Life in a southern community during the Great Depression
Here, Morris describes what it was like to live in Wilson, North Carolina, and go to school during the Great Depression. According to Morris, most people in the community had to stretch finances in order to make ends meet; nevertheless her family and most of the people she knew were able to make do, even if it meant going without some of the luxuries to which they were typically accustomed.
Citing this Excerpt
Oral History Interview with Naomi Elizabeth Morris, November 11 and 16, 1982, and March 29, 1983. Interview B-0050. Southern Oral History Program Collection (#4007) in the Southern Oral History Program Collection, Southern Historical Collection, Wilson Library, University of North Carolina at Chapel Hill.
Full Text of the Excerpt
- PAT DEVINE:
Let's talk a little bit about when you were in school. You graduated from high school in 1939, I believe. That put you going through high school during the Depression. What about that?
- JUDGE NAOMI ELIZABETH MORRIS:
Well, you know, I've talked about it with some of my friends since then. We didn't realize that we were in a poor financial situation, because everybody was in the same boat. I remember when we were children, we lived on the corner. The yard was very large, and all the children in the neighborhood would come down and play on our yard after dinner. Daddy would always give us money to go get ice cream. There was an ice cream parlor up the street, at which you could get a lot of ice cream for a nickel. He would always give us a quarter to go get ice cream, and that was a sufficient amount for all of us. One night I went to him to get the quarter to go get the ice cream, and he said, "How about a nickel, Sis?" I said, "Well, why?" He said, "Well, there's a Depression on," so I immediately learned that "Depression" meant when you asked for a quarter, you got a nickel, if you were lucky. But we were all in the same boat; everybody was in the same boat. A friend was telling me the other day that she remembered when they had lost their house, and they had gone to live with her grandparents in another section of town. She had gone to bed,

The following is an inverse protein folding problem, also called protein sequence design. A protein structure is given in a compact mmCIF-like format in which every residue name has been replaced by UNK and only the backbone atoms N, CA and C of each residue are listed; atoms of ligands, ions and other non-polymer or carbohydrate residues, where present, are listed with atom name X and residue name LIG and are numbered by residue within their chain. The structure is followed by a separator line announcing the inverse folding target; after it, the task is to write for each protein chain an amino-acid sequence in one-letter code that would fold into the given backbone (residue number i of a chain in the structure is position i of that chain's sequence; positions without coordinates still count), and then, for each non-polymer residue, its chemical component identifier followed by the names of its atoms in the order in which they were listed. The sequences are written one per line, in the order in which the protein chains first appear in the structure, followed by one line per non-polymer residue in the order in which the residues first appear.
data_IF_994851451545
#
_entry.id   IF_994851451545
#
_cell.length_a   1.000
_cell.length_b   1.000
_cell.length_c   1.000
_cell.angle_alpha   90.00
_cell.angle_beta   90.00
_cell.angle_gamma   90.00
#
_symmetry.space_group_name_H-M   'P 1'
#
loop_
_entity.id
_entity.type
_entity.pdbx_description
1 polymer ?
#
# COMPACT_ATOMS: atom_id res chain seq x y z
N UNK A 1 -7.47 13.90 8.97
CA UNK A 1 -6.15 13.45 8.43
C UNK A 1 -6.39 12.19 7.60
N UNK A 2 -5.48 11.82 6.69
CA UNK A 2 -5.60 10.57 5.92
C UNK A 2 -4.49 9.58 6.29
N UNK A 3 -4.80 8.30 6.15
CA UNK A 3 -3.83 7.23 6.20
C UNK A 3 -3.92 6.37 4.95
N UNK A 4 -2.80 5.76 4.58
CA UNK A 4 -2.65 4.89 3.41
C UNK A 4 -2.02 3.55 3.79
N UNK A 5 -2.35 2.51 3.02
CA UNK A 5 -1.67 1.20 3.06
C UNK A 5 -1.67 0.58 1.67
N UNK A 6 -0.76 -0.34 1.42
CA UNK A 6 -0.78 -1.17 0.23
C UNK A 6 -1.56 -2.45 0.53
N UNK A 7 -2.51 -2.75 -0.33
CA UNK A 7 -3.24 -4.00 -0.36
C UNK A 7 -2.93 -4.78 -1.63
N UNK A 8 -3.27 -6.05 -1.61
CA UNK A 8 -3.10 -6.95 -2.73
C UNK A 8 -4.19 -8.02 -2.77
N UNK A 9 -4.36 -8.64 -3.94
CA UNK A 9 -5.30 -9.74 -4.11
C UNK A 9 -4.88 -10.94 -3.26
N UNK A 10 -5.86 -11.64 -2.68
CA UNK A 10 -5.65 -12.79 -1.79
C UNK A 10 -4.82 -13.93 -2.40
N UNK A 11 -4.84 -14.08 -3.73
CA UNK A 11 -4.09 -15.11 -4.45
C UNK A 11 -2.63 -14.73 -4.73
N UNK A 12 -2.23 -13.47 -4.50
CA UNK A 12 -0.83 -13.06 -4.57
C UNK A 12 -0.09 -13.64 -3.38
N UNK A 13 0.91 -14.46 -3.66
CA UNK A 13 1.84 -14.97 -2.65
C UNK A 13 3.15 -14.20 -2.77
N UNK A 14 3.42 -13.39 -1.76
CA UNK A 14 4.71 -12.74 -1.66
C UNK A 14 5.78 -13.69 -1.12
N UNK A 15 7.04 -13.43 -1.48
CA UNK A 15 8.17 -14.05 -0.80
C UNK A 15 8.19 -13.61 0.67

and she said she remembered hearing her parents downstairs talking about if they could just get enough money to pay the milk bill. Her father had lost his job. So she went and got her little savings, which I think she said was sixteen dollars, and took it downstairs and gave it to them to pay the milk bill. But we all worked, and we got along fairly well. We didn't have to have a stereo; we didn't have to have an automobile when we were sixteen; we didn't have to have a television.